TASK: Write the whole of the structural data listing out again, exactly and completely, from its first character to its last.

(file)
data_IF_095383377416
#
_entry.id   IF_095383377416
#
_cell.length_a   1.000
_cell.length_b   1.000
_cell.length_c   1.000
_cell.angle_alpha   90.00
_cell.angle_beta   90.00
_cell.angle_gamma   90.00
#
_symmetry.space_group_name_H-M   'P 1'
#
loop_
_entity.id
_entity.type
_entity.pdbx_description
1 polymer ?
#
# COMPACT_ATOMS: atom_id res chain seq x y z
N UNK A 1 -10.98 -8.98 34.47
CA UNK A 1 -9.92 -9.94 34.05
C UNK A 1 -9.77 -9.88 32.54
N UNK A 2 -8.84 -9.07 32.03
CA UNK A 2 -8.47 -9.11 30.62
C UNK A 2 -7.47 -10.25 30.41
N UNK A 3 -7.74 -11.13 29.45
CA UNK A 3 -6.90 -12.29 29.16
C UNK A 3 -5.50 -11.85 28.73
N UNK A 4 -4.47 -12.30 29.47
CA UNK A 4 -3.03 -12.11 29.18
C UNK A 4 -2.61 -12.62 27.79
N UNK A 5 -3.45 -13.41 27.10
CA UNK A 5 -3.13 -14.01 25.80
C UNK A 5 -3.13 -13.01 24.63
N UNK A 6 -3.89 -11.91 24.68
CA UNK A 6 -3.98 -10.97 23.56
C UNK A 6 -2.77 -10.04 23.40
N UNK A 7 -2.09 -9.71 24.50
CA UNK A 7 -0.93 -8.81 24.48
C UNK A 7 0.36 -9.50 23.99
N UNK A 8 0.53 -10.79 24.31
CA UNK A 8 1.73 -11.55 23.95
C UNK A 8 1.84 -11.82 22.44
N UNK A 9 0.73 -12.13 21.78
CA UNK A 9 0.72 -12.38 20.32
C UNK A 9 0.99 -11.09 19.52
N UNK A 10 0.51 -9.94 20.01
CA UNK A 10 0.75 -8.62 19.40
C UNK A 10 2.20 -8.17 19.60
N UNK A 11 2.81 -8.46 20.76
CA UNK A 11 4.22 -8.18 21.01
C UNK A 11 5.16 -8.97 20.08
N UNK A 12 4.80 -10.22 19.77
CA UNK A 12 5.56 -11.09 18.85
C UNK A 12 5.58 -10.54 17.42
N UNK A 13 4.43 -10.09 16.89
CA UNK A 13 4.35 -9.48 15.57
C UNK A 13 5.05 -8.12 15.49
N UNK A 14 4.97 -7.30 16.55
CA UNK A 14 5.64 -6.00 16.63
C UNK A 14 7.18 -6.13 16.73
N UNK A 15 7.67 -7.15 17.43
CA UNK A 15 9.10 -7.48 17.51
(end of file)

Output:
data_IF_095383377416
#
_entry.id   IF_095383377416
#
_cell.length_a   1.000
_cell.length_b   1.000
_cell.length_c   1.000
_cell.angle_alpha   90.00
_cell.angle_beta   90.00
_cell.angle_gamma   90.00
#
_symmetry.space_group_name_H-M   'P 1'
#
loop_
_entity.id
_entity.type
_entity.pdbx_description
1 polymer ?
#
# COMPACT_ATOMS: atom_id res chain seq x y z
N UNK A 1 -10.98 -8.98 34.47
CA UNK A 1 -9.92 -9.94 34.05
C UNK A 1 -9.77 -9.88 32.54
N UNK A 2 -8.84 -9.07 32.03
CA UNK A 2 -8.47 -9.11 30.62
C UNK A 2 -7.47 -10.25 30.41
N UNK A 3 -7.74 -11.13 29.45
CA UNK A 3 -6.90 -12.29 29.16
C UNK A 3 -5.50 -11.85 28.73
N UNK A 4 -4.47 -12.30 29.47
CA UNK A 4 -3.03 -12.11 29.18
C UNK A 4 -2.61 -12.62 27.79
N UNK A 5 -3.45 -13.41 27.10
CA UNK A 5 -3.13 -14.01 25.80
C UNK A 5 -3.13 -13.01 24.63
N UNK A 6 -3.89 -11.91 24.68
CA UNK A 6 -3.98 -10.97 23.56
C UNK A 6 -2.77 -10.04 23.40
N UNK A 7 -2.09 -9.71 24.50
CA UNK A 7 -0.93 -8.81 24.48
C UNK A 7 0.36 -9.50 23.99
N UNK A 8 0.53 -10.79 24.31
CA UNK A 8 1.73 -11.55 23.95
C UNK A 8 1.84 -11.82 22.44
N UNK A 9 0.73 -12.13 21.78
CA UNK A 9 0.72 -12.38 20.32
C UNK A 9 0.99 -11.09 19.52
N UNK A 10 0.51 -9.94 20.01
CA UNK A 10 0.75 -8.62 19.40
C UNK A 10 2.20 -8.17 19.60
N UNK A 11 2.81 -8.46 20.76
CA UNK A 11 4.22 -8.18 21.01
C UNK A 11 5.16 -8.97 20.08
N UNK A 12 4.80 -10.22 19.77
CA UNK A 12 5.56 -11.09 18.85
C UNK A 12 5.58 -10.54 17.42
N UNK A 13 4.43 -10.09 16.89
CA UNK A 13 4.35 -9.48 15.57
C UNK A 13 5.05 -8.12 15.49
N UNK A 14 4.97 -7.30 16.55
CA UNK A 14 5.64 -6.00 16.63
C UNK A 14 7.18 -6.13 16.73
N UNK A 15 7.67 -7.15 17.43
CA UNK A 15 9.10 -7.48 17.51